food / travel

Traffic Jams And Yoga, A Skeptical German Ventures To India

Just go, leave everything behind and relax. We sent our reporter to Jodhpur, India's blue city, where he is desperately trying to disconnect with all his worldly stress.

A view of Jodhpur, India's blue city.
A view of Jodhpur, India's blue city.
Michalis Pantelouris

JODHPUR — Measured against India's other urban centers, Jodhpur, known as the "blue city," is relatively small, with 2.8 million inhabitants in the metropolitan area. Still, on your first encounter, it suffocates you with both heat and noise. Soon enough, however, you will also be breathing in the most beautiful colors and most intoxicating scents of curry and saffron, cinnamon and cardamom.

It is called the blue city due to its Brahman houses that have been plastered with a mixture of indigo and whitewash to keep out the heat and insects. There is aggressive traffic like you have never seen, which may make you feel as if everyone is out to get you on two, three or four wheels — and legs.

If relaxing means slowing down your day, you won't find it here. But if it means making the day yours — and seeming to stop time altogether — then this is the right spot. Your senses are bombarded with so much information that you are forced to give up from sensory overload.

Motorized rickshaws and endless motorcycles whizz in between each other, and around everyone else. I was driven around Jodhpur six times in one of those motorized rickshaws — and, yes, we managed to hit two people on two different occasions, once a motorcyclist with a soft, metallic ping and a pedestrian, who yelled at us furiously. But we did make sure to give the holy cows a wide berth.

Even that is a bit too much, all these rules, religious ones, what is considered unclean, the Gods, the symbols, the chanting. Feet are unclean, your left hand more than anything else, one well is reserved for Brahmans only, and if someone from a lower caste were to drink from it, he/she might be torn to pieces within minutes by an angry mob. But just a few meters next to that same well, rats are frolicking among the torn rubbish sacks thrown out onto the street. Dirty and unclean are two very different things in this country.

The right hand is clean, you eat with your right hand, and only with your right hand, which means that you will have to tear your flatbread with one hand as well and that is surprisingly difficult, and you use the flatbread to grab the solid pieces within curries that taste like everything you ever hoped for and thought of when thinking about India — foreign but also lush and exciting, like a thousand little adventures rolled into one.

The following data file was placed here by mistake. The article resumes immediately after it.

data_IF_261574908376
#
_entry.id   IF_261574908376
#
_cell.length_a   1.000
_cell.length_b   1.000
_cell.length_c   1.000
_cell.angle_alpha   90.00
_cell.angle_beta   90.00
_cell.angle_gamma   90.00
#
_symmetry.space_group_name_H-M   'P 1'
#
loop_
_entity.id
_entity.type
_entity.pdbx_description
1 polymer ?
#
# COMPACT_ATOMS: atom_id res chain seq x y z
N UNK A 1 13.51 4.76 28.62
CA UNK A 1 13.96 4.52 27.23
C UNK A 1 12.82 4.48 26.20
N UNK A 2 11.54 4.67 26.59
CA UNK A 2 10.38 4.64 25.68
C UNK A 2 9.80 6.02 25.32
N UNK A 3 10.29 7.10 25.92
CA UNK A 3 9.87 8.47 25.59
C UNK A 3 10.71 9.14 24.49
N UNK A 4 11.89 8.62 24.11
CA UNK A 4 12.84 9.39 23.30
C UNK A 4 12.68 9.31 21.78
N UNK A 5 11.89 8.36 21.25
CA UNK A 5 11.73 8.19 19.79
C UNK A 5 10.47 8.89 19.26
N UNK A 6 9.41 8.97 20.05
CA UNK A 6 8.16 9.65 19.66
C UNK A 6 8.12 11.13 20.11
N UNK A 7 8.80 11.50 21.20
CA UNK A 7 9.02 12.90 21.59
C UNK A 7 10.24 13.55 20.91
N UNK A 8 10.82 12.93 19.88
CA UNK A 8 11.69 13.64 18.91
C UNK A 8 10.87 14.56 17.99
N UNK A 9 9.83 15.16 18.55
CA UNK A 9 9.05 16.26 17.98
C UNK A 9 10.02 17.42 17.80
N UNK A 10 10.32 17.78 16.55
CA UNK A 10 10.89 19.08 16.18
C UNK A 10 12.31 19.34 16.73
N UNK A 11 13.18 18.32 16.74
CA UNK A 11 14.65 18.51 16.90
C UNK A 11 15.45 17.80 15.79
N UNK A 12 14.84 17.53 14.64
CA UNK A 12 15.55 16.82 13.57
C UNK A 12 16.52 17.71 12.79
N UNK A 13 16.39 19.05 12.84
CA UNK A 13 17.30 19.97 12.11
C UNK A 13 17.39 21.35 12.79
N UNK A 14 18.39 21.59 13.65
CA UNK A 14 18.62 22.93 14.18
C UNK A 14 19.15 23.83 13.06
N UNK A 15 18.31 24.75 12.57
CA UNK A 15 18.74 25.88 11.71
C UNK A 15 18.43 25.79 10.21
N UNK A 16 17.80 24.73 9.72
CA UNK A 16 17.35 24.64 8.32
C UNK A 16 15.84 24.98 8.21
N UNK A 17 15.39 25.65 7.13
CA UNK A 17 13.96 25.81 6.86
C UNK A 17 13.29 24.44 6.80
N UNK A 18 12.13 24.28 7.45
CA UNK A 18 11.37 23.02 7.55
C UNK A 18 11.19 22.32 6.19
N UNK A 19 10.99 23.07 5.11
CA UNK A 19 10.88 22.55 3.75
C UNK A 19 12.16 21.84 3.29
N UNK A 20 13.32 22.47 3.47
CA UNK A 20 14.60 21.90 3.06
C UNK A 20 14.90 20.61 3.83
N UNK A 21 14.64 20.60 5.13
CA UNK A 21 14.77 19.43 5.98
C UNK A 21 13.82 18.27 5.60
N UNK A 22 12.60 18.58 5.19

From the rooftop

You shouldn't be here if the only criteria for your journey was sensible leisure. My editors sent me to do my best to relax, and that's what I had in mind, sitting around and people-watching, or preferably on the beach, the ocean lapping at my feet. But an ocean is the last thing you will find in this desert-like city of Jodhpur.

I did try to relax one morning, while sitting on the roof top terrace of one of those so-called "Haveli," former aristocratic houses that have been turned into hotels. I just sat around and starred into the blue sky. But the sky is full of flocks of birds, and five eagles were soaring above the old Maharaja's Fort and Palace Mehrangarh, in which the respective Maharajas wielded power.

It seems so close from down here, and yet the Maharajas lived in a world that was completely removed from the city below. Every window arch, every wall has been finished with craftsmanship and attention-to-detail unbeknownst to us nowadays. Fort Mehrangarh, the "majestic fort," is a magical place. But the current Maharaja is living in an even more beautiful palace outside the blue city now, part of which has been transformed into a luxury hotel to pay for all the opulence since the Maharajas' principalities were dissolved in 1956.

At one point, a group of three parrots landed nearby as I sat on the roof terrace. While they came to have a drink of water, I noticed that the neighboring roofs were crowded with apes who were lounging around delousing one another. One of the apes was holding his leg in the air while grabbing his foot so effortlessly that any yogi would have been envious. I certainly was.

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Rainer Haubrich

BERLIN — No sooner than the twentieth German Bundestag had been elected in September, activists were examining how diverse its members were. The result: compared to wider German society, women and people of migrant origin — either those who immigrated themselves or who have at least one parent not born in Germany — are underrepresented. For the third time in a row, the number of members of parliament of migrant origin has risen, but it still stands at only 11%, whereas in Germany as a whole, 25% of people come from a migrant background.

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